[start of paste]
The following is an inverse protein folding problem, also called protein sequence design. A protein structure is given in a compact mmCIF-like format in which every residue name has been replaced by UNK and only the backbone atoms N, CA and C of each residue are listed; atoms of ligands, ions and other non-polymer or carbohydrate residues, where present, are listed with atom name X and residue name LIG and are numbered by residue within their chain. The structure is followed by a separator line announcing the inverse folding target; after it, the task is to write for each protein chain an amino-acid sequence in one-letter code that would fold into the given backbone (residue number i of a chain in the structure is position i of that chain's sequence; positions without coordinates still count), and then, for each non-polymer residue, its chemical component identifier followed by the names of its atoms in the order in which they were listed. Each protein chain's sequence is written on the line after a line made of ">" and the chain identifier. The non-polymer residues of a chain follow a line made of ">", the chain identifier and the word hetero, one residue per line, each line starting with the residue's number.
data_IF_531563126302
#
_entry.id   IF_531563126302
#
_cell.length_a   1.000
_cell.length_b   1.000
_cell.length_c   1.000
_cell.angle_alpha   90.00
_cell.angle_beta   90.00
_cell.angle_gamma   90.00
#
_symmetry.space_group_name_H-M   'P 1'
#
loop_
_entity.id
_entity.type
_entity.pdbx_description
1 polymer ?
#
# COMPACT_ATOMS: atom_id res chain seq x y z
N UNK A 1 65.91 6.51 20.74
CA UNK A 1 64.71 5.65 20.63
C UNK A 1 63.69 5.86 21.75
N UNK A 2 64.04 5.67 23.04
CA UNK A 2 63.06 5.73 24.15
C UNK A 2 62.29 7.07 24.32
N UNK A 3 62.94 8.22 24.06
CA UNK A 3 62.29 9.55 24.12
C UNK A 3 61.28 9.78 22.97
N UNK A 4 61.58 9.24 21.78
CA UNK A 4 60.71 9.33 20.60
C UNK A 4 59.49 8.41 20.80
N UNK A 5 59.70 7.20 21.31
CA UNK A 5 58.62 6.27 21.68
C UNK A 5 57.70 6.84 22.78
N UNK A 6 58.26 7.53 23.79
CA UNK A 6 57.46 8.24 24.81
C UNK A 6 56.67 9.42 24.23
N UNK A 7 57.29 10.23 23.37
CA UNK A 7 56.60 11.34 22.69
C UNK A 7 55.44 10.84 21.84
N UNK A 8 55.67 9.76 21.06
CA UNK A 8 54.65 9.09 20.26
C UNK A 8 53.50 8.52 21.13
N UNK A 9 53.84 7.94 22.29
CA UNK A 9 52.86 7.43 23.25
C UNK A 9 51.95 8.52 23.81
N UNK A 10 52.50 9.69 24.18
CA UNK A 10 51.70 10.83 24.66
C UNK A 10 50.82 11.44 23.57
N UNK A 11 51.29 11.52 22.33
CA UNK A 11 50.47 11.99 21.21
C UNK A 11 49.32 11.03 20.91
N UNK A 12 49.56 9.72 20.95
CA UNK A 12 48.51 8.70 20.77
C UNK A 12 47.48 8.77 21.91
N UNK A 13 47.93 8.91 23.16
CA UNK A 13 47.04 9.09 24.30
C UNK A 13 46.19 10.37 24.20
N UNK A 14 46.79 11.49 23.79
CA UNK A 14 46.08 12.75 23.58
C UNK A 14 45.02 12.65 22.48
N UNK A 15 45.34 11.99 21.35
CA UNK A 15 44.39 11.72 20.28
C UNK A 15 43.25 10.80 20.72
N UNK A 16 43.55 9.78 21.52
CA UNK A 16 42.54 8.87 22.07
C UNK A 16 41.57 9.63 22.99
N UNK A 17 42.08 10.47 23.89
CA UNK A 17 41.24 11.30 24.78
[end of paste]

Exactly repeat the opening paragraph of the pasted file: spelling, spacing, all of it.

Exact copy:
The following is an inverse protein folding problem, also called protein sequence design. A protein structure is given in a compact mmCIF-like format in which every residue name has been replaced by UNK and only the backbone atoms N, CA and C of each residue are listed; atoms of ligands, ions and other non-polymer or carbohydrate residues, where present, are listed with atom name X and residue name LIG and are numbered by residue within their chain. The structure is followed by a separator line announcing the inverse folding target; after it, the task is to write for each protein chain an amino-acid sequence in one-letter code that would fold into the given backbone (residue number i of a chain in the structure is position i of that chain's sequence; positions without coordinates still count), and then, for each non-polymer residue, its chemical component identifier followed by the names of its atoms in the order in which they were listed. Each protein chain's sequence is written on the line after a line made of ">" and the chain identifier. The non-polymer residues of a chain follow a line made of ">", the chain identifier and the word hetero, one residue per line, each line starting with the residue's number.